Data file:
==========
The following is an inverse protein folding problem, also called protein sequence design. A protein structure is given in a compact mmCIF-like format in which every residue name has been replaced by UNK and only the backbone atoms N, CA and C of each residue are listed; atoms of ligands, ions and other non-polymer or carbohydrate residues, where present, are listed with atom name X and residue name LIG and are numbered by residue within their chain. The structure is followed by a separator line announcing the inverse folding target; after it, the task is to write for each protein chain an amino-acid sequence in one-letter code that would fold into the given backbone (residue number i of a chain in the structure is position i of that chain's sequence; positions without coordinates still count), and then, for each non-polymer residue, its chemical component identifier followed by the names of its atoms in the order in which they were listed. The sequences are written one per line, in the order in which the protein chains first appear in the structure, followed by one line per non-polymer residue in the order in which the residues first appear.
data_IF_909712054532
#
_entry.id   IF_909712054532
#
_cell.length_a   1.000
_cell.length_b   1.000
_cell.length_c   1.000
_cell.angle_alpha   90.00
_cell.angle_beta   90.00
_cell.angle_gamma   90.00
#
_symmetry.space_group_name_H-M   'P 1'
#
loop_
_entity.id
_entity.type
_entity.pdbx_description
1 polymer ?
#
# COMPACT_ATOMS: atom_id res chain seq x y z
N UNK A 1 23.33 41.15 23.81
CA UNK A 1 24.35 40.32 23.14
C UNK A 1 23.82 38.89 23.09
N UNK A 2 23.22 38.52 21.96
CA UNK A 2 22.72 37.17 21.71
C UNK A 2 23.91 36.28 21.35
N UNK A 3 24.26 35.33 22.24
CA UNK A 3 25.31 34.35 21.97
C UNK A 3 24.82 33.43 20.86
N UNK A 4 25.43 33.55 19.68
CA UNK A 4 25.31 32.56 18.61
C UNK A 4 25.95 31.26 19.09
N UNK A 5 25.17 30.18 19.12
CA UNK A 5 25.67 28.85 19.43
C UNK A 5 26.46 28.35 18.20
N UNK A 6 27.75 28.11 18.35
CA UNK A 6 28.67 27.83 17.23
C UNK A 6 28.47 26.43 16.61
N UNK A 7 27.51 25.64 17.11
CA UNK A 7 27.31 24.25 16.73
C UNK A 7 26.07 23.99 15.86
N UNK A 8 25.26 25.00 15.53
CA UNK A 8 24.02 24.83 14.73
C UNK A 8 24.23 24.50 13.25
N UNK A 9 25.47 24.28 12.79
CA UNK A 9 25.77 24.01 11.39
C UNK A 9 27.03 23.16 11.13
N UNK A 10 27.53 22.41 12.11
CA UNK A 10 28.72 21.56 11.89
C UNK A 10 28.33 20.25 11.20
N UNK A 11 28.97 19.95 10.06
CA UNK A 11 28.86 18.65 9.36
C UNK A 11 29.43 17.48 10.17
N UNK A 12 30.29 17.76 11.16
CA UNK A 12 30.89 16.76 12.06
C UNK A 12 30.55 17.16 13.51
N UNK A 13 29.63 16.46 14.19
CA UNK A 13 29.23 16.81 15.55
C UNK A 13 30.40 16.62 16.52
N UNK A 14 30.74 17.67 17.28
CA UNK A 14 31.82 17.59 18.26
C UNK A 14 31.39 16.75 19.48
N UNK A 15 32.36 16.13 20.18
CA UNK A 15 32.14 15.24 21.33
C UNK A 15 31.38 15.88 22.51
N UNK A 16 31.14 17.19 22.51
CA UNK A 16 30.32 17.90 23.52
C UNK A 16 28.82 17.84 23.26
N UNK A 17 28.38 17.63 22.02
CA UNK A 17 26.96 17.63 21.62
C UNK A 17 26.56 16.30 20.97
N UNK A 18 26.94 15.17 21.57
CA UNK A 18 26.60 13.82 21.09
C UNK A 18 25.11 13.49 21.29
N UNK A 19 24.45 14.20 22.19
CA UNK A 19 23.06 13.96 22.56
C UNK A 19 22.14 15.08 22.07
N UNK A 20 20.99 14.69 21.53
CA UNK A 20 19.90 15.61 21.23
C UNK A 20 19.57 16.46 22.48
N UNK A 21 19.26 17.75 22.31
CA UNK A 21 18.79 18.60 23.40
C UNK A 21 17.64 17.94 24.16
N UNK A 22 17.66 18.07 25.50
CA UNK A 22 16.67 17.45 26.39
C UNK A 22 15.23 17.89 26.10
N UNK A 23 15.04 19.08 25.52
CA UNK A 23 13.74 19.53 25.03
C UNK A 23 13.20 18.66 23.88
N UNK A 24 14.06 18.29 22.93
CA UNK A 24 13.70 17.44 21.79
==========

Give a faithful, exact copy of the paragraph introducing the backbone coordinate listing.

The following is an inverse protein folding problem, also called protein sequence design. A protein structure is given in a compact mmCIF-like format in which every residue name has been replaced by UNK and only the backbone atoms N, CA and C of each residue are listed; atoms of ligands, ions and other non-polymer or carbohydrate residues, where present, are listed with atom name X and residue name LIG and are numbered by residue within their chain. The structure is followed by a separator line announcing the inverse folding target; after it, the task is to write for each protein chain an amino-acid sequence in one-letter code that would fold into the given backbone (residue number i of a chain in the structure is position i of that chain's sequence; positions without coordinates still count), and then, for each non-polymer residue, its chemical component identifier followed by the names of its atoms in the order in which they were listed. The sequences are written one per line, in the order in which the protein chains first appear in the structure, followed by one line per non-polymer residue in the order in which the residues first appear.